Florida Laws on Non-Compete Agreements

Though many businesses routinely use NCAs, they are not always a viable option. Some states have laws prohibiting the enforcement of NCAs. California, North Dakota, and Oklahoma forbid the use of NCAs. California has especially restrictive NCA laws. In California, employees can sue employers who require workers to sign NCAs. Contrarily, nearly half of all states allow employers to prevent laid-off workers from competing in the same industry for a year or more.

What are the NCA laws here in Florida? Florida has a complicated history with NCAs, and the legislature has rewritten provisions several times. Up until 1996, NCAs were seen as too restrictive under Florida common law. Florida’s current noncompete statute states that noncompete agreements are not prohibited “so long as such contracts are reasonable in time, area, and line of business.” The current Florida statute also limits NCAs to five key items: trade secrets, goodwill, relationships with customers, confidential information, and specialized training. To enforce an NCA, you must be able to prove it is necessary to protect legitimate business interests.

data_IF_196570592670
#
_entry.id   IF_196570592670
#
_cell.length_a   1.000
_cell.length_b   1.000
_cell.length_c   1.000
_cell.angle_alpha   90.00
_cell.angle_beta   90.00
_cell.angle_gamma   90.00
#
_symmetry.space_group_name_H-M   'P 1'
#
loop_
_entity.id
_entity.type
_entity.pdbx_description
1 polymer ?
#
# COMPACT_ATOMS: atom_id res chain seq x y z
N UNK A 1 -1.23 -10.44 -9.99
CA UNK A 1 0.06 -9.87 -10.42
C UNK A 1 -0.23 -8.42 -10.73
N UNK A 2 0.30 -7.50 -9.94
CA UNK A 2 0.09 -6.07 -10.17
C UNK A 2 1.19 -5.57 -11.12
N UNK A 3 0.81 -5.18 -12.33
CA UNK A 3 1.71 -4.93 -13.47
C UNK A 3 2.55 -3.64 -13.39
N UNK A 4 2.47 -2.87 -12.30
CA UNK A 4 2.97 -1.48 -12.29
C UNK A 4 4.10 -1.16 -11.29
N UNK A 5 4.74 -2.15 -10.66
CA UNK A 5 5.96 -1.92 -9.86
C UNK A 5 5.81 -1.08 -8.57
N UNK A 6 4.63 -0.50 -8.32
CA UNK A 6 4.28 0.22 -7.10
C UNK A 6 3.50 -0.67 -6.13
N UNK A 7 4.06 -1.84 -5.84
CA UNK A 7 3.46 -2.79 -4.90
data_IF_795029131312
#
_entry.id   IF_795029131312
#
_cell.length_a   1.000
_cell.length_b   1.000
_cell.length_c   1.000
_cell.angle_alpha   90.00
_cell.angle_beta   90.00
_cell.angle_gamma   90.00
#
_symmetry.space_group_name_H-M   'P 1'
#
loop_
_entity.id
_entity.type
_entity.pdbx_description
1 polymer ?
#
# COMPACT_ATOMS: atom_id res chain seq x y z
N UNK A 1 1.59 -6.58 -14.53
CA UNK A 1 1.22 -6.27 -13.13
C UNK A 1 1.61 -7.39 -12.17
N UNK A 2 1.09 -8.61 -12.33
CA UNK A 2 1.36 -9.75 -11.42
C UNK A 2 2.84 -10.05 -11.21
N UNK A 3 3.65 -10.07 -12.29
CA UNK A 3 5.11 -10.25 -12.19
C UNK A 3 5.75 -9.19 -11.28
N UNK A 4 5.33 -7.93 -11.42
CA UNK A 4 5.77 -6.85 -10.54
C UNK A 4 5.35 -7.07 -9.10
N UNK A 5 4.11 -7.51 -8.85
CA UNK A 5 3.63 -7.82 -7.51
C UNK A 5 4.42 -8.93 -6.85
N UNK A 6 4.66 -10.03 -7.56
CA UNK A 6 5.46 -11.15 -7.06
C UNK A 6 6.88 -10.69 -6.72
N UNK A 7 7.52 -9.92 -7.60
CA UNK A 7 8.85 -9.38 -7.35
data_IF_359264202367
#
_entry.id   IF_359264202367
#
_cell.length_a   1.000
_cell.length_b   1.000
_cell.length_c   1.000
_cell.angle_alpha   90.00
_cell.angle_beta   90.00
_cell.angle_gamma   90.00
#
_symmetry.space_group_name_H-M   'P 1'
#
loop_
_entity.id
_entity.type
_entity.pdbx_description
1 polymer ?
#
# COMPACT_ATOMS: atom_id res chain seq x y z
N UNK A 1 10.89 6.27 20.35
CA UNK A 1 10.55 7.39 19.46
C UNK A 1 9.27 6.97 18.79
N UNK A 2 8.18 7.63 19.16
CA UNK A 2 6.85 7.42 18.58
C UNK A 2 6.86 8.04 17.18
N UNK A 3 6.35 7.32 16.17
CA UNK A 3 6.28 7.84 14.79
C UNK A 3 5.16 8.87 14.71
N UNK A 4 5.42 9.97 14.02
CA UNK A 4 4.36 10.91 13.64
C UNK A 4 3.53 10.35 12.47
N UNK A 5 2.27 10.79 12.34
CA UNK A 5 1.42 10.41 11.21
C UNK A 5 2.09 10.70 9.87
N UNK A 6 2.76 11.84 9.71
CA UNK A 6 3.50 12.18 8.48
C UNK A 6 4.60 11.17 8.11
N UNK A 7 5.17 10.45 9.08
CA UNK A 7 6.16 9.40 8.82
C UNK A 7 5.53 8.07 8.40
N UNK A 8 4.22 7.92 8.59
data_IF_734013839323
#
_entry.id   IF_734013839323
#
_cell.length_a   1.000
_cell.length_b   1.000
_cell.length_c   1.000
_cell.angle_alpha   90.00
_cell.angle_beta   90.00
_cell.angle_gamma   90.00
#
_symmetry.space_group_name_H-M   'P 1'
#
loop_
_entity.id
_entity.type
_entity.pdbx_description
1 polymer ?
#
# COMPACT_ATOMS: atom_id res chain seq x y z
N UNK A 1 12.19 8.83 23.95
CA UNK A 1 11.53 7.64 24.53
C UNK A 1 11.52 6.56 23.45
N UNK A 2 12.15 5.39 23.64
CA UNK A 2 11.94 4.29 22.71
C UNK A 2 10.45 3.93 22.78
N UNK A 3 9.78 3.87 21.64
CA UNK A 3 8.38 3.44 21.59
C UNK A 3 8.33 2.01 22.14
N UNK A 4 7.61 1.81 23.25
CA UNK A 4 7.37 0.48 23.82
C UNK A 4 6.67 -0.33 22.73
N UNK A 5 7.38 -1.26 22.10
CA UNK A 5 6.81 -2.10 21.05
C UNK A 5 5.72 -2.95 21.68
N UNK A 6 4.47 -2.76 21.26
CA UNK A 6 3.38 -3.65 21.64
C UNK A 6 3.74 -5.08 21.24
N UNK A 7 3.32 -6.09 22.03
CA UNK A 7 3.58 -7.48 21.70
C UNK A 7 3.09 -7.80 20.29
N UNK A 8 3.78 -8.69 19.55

Non-Compete Agreement Items to Consider

For a non-compete agreement to be enforceable, you must also include the following items:

  • The names and contact information for all parties.
  • The date and duration of the agreement.
  • The geographic location covered in the agreement.
  • The compensation, known as the consideration, for signing. This can be a salary for a new employee or a lump sum for an employee leaving the company.
  • Specifics about prohibited activities and information covered by the agreement.
  • A description of the interests being protected by the agreement.
  • The penalties for violating the agreement.

Many NCAs are thrown out of court because they weren’t set up correctly in the first place. Avoid putting in too many restrictions and clearly define the scope, time, and region covered in your agreement to set yourself up for success. Our business attorneys can guide you through the practical and legal obligations of establishing an NCA. Contact us today to get started.